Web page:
Recommended for anyone who enjoys a zany bit of fun.
This counts toward my 2019 European Reading Challenge as a selection set in The Netherlands
Monday, June 10, 2019
A satiric masterpiece about the allure and peril of money, Our Mutual Friend revolves around the inheritance of a dust-heap where the rich throw their trash. When the body of John Harmon, the dust-heap’s expected heir, is found in the Thames, fortunes change hands surprisingly, raising to new heights “Noddy” Boffin, a low-born but kindly clerk who becomes “the Golden Dustman.” Charles Dickens’s last complete novel, Our Mutual Friend encompasses the great themes of his earlier works: the pretensions of the nouveaux riches, the ingenuousness of the aspiring poor, and the unfailing power of wealth to corrupt all who crave it. With its flavorful cast of characters and numerous subplots, Our Mutual Friend is one of Dickens’s most complex—and satisfying—novels.
Here's my choice in the Nineteenth Century Classic category of the 2019 Back to the Classics Challenge. By the finish, I was wondering why this particular novel slid under my radar for so long. It ticks all the boxes a brilliant Victorian novel should. After my experience with Dickens so far, I'd summed him up as a guy who never managed to get any real sexual chemistry happening between any of his couples. Whoa, I'll have to beg his pardon after this. The mutually repressed physical attraction of the secondary plot, with Lizzie and Eugene, is sizzling hot, especially in what isn't being said between the lines we read. They're my favourites. And the other romance, with Bella and John, is sort of sweet too. But first things first.
There are several plot threads that converge on each other, not to mention snobs, schemers and scoundrels hatching up blackmail attempts. Enough copies and variations of the same will to verge on comedy, and no less than four very awful villains we're induced to love in a literary sense for their sheer depravity. Plus many bodies recovered from the River Thames, either dead or alive. In fact, the great River flows through the whole story as a common thread.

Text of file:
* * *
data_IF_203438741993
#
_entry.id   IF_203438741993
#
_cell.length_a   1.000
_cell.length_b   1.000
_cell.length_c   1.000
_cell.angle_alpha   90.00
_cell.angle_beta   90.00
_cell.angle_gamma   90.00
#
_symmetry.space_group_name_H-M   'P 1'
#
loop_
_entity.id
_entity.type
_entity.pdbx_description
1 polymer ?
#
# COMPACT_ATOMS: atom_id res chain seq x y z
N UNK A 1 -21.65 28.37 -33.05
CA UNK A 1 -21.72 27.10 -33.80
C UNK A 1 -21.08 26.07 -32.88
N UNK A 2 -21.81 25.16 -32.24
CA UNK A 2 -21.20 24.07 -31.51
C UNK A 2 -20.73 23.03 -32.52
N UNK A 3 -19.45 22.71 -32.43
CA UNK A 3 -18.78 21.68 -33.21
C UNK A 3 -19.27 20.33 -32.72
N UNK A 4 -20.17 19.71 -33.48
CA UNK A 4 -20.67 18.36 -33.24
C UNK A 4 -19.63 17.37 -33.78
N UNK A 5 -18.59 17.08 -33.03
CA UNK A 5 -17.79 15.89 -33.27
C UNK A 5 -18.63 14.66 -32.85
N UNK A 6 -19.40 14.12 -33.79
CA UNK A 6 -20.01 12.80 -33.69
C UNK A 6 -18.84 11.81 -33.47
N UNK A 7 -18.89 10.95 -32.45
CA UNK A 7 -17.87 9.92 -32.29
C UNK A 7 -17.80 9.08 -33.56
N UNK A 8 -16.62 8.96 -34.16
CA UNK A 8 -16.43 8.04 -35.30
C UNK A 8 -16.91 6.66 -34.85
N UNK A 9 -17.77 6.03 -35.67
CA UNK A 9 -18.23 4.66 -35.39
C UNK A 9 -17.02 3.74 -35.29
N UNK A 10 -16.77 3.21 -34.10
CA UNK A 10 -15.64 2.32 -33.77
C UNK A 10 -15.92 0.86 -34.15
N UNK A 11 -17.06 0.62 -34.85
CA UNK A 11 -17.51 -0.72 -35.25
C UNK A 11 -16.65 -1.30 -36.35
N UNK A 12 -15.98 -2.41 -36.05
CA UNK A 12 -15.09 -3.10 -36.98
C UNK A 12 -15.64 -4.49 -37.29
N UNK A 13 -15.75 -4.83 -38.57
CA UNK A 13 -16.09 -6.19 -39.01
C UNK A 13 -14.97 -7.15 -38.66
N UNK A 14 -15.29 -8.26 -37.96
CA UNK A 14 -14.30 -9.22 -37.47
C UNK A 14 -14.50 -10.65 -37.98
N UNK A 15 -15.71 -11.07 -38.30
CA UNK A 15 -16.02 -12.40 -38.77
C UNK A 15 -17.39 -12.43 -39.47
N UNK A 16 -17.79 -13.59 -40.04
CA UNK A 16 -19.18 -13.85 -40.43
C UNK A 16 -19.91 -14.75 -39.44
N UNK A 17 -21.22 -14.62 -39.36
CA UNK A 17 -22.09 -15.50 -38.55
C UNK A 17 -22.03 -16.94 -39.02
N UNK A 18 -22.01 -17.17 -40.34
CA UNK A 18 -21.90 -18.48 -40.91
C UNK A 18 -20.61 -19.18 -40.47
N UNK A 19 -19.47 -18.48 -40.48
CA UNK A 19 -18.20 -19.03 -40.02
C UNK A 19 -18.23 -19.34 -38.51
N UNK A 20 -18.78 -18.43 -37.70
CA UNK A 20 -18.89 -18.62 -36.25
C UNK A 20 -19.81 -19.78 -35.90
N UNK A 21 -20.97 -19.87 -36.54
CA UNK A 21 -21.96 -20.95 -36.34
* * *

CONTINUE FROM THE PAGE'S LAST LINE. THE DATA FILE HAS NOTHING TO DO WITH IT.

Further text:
It's a teeming story to attempt to summarise, proving there's never more than a few degrees of separation between Dickens characters, as the title suggests. The butterfly effect of seemingly unrelated incidents never ends. It all starts with the death of an old miser named Mr Harmon, who built his fortune in the rubbish dump business. His son John, who is set to inherit the empire, is found floating dead in the Thames. This has a life-changing impact on several others, including Bella Wilfer, the girl John was meant to marry, and Mr and Mrs Boffin, the kindly employees who inherit the estate in the absence of the heir. They also hire a mysterious but eager young man named John Rokesmith as secretary, to help them keep their floundering heads above water.
The ripples keep spreading. John Harmon's body was first discovered by a scruffy old no-hoper named Gaffer Hexam, who makes a sort of dubious living robbing drowned corpses. His gentle daughter Lizzie turns a blind eye to the family 'business' out of loyalty to her dad, although everyone trying to sort things out intuits what's going on. Mortimer Lightwood, the young lawyer who has been hired to take care of the Harmon affairs, is drawn in deeper than he expects. Especially when his best friend, the super bright but apathetic Eugene Wrayburn finds himself attracted to Lizzie before he knows what's hit him.
Although it kindled my imagination, I'm not claiming it's perfect. But since the flaws themselves are worthy of discussion, perhaps they add extra fuel, making it perfect in a different sense. For example, did the great Dickens have some timing lapses in his weaving between romance plots? The thread with Lizzie and Eugene is so urgent, intense and fast-paced in the final third, could Bella and John really have had time to conceive, incubate and deliver a baby in that same block of writing? For that matter, does the Bella and John plot leave you indignant on her behalf? It clearly wasn't meant to make us mad, but I can imagine different readers debating whether or not she was treated completely fairly by those she loved the most. They are the sort of technical and ethical questions I'd love to throw around with other readers. So yes, maybe the huge scope for further discussion does make the book ideal.